>>>>
>>>> Webrev: 
>>>> http://cr.openjdk.java.net/~ihse/JDK-8200298-unify-libjsig/webrev.04/
>>>>
>>>> /Magnus
>>>>
>>>>>
>>>>> Thanks!
>>>>>
>>>>> Thomas
>>>>>
>>>>>
>>>>>
>>>>>
>>>>>
>>>>> On Tue, Mar 27, 2018 at 11:42 AM, Magnus Ihse Bursie 
>>>>> <magnus.ihse.bursie at oracle.com 
>>>>> <mailto:magnus.ihse.bursie at oracle.com>> wrote:
>>>>>
>>>>>     When I was about to update jsig.c, I noticed that the four copies
>>>>>     for aix, linux, macosx and solaris were basically the same, with
>>>>>     only small differences. Some of the differences were not even 
>>>>> well
>>>>>     motivated, but were likely the result of this code duplication
>>>>>     causing the code to diverge.
>>>>>
>>>>>     A better solution is to unify them all into a single unix 
>>>>> version,
>>>>>     with the few platform-specific changes handled on a per-platform
>>>>>     basis.
>>>>>
>>>>>     I've made the following notable changes:
>>>>>
>>>>>     * I have removed the version check for Solaris. All other
>>>>>     platforms seem to do fine without it, and in general, we don't
>>>>>     mistrust other JDK libraries. An alternative is to add this
>>>>>     version check to all other platforms instead. If you think 
>>>>> this is
>>>>>     the correct course of action, let me know and I'll fix it.
>>>>>
>>>>>     * Solaris used to have a dynamically allocated sact, instead of a
>>>>>     statically allocated array as all other platforms have. It's not
>>>>>     likely to be large, and the size is known at compile time, so
>>>>>     there seems to be no good reason for this.
>>>>>
>>>>>     * Linux and macosx used a uint32_t/uint64_t instead of sigset_t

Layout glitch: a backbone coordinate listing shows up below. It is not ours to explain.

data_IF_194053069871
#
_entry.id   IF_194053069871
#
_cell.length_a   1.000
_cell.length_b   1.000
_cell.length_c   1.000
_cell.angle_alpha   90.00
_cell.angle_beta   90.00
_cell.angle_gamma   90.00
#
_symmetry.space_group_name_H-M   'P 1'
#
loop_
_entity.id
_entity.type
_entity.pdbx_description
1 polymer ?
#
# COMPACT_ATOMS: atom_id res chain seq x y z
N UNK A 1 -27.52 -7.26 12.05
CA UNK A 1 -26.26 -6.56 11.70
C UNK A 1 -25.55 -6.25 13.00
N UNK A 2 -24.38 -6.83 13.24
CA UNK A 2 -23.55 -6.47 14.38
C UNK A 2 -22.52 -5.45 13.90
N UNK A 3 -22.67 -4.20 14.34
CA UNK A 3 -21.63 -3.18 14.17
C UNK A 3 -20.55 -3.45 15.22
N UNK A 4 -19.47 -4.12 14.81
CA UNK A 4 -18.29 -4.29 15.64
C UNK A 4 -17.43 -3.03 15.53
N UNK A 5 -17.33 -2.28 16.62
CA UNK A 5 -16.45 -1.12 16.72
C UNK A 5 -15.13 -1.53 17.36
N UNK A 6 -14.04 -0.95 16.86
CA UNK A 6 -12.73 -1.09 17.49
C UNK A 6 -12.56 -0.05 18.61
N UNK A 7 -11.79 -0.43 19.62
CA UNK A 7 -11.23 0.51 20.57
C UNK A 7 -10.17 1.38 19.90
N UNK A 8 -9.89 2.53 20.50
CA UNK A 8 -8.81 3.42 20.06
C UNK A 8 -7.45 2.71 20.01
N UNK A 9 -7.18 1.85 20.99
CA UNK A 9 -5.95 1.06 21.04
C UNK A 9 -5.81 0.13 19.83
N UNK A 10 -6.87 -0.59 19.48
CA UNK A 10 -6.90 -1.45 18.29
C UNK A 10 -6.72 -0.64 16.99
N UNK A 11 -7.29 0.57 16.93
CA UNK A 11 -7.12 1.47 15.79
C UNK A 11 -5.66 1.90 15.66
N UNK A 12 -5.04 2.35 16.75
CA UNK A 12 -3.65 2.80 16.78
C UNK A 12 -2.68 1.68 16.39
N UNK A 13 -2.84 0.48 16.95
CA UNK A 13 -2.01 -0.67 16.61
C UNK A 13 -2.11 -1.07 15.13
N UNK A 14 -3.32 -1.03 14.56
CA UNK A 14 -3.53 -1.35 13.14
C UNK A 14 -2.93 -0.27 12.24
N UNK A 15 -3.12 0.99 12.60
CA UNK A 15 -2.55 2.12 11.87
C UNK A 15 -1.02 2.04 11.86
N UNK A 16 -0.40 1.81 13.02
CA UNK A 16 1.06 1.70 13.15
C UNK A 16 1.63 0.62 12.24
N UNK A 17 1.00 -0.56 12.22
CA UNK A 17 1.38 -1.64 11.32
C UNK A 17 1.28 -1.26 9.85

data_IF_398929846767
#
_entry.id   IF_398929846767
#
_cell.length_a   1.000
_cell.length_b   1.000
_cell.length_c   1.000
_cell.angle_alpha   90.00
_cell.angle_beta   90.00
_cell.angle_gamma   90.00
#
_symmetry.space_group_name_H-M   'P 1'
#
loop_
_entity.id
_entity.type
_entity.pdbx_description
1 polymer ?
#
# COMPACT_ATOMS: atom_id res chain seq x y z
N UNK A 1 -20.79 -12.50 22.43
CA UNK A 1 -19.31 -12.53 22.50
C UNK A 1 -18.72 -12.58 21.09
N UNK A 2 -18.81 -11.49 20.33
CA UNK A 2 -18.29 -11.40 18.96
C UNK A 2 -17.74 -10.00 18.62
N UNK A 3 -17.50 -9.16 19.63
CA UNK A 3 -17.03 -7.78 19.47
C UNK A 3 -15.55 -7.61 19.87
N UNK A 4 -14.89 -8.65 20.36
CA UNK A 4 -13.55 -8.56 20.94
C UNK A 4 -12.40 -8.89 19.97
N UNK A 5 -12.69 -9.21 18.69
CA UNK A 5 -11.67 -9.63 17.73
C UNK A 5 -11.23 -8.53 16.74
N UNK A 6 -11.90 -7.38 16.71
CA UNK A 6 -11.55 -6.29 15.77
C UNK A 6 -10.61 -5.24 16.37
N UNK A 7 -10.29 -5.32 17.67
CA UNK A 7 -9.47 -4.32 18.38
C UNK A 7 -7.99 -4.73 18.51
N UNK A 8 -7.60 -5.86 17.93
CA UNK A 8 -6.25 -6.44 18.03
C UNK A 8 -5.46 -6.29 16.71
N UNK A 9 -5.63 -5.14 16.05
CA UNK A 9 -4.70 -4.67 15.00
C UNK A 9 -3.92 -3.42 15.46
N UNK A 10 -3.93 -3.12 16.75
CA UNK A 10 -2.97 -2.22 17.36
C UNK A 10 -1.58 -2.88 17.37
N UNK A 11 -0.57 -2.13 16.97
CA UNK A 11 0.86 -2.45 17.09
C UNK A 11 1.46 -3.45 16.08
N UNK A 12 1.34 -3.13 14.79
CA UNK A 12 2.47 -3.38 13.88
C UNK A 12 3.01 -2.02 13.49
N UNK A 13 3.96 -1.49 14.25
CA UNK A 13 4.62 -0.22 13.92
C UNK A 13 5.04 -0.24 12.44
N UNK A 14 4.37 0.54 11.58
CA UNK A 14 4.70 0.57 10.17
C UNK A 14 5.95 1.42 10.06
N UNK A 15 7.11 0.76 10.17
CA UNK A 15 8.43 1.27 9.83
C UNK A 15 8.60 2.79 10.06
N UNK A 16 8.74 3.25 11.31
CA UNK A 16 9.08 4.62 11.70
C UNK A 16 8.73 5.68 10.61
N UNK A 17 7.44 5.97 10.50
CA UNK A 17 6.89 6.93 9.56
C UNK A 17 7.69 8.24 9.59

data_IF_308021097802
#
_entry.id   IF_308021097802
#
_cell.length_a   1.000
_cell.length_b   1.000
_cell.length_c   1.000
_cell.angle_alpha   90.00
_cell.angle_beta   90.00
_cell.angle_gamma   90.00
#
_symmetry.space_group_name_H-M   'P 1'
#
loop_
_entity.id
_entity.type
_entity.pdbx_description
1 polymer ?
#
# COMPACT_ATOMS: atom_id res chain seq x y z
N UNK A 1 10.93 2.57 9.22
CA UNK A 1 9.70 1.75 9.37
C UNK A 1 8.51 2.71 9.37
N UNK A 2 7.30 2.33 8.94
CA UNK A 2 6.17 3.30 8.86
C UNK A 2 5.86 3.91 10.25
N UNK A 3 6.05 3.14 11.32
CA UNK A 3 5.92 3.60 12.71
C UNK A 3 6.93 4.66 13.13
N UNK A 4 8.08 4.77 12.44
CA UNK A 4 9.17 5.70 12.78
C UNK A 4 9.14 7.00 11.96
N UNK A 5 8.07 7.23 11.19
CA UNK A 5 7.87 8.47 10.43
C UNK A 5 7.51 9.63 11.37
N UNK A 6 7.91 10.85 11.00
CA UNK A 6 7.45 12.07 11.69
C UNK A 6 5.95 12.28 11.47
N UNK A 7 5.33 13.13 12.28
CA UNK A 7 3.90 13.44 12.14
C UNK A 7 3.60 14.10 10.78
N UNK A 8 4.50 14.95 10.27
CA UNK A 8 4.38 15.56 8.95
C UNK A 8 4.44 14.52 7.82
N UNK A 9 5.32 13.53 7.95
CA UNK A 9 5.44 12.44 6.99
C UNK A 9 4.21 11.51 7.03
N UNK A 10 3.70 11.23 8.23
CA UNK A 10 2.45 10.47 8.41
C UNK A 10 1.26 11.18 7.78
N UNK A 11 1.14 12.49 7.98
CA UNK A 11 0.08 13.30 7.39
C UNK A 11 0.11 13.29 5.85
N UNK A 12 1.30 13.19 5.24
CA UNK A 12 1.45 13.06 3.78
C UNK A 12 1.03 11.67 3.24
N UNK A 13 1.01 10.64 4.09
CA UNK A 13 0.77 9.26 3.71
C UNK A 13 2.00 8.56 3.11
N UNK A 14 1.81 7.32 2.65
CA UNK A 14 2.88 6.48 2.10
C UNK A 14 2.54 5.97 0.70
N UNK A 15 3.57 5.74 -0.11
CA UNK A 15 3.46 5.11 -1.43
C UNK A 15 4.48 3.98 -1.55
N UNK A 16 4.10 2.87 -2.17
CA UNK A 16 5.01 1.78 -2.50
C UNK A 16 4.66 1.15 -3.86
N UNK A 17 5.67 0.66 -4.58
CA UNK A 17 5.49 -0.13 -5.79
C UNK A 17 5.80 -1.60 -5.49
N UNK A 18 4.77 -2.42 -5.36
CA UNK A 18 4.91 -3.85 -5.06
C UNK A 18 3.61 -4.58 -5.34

>>>>>     for jvmsigs, as aix and solaris do. This is a less robust
>>>>>     solution, and the added checks show that it has failed in the
>>>>>     past. Now all platforms use sigset_t/sigismember().
>>>>>
>>>>>     Also worth noting:
>>>>>
>>>>>     * Solaris is not using pthreads, but it's own thread library,
>>>>>     which accounts for most of the #ifdef SOLARIS.
>>>>>
>>>>>     * In general, if an implementation was needed on one platform, 
>>>>> but
>>>>>     has no effect or is harmless on others, I've kept it on all
>>>>>     platforms instead of sprinkling the code with #ifdefs.
>>>>>
>>>>>     To facilitate code review, here is a specially crafted webrev 
>>>>> that
>>>>>     shows the differences compared to each of the individual, 
>>>>> original
>>>>>     per-OS versions of jsig.c:
>>>>> http://cr.openjdk.java.net/~ihse/JDK-8200298-unify-libjsig/webrev.01
>>>>> <http://cr.openjdk.java.net/%7Eihse/JDK-8200298-unify-libjsig/webrev.01> 
>>>>>
>>>>>
>>>>>     Bug: https://bugs.openjdk.java.net/browse/JDK-8200298
>>>>> <https://bugs.openjdk.java.net/browse/JDK-8200298>
>>>>>     WebRev:
>>>>> http://cr.openjdk.java.net/~ihse/JDK-8200298-unify-libjsig/webrev.03
>>>>> <http://cr.openjdk.java.net/%7Eihse/JDK-8200298-unify-libjsig/webrev.03> 
>>>>>
>>>>>
>>>>>     /Magnus
>>>>>
>>>>>
>>>>
>>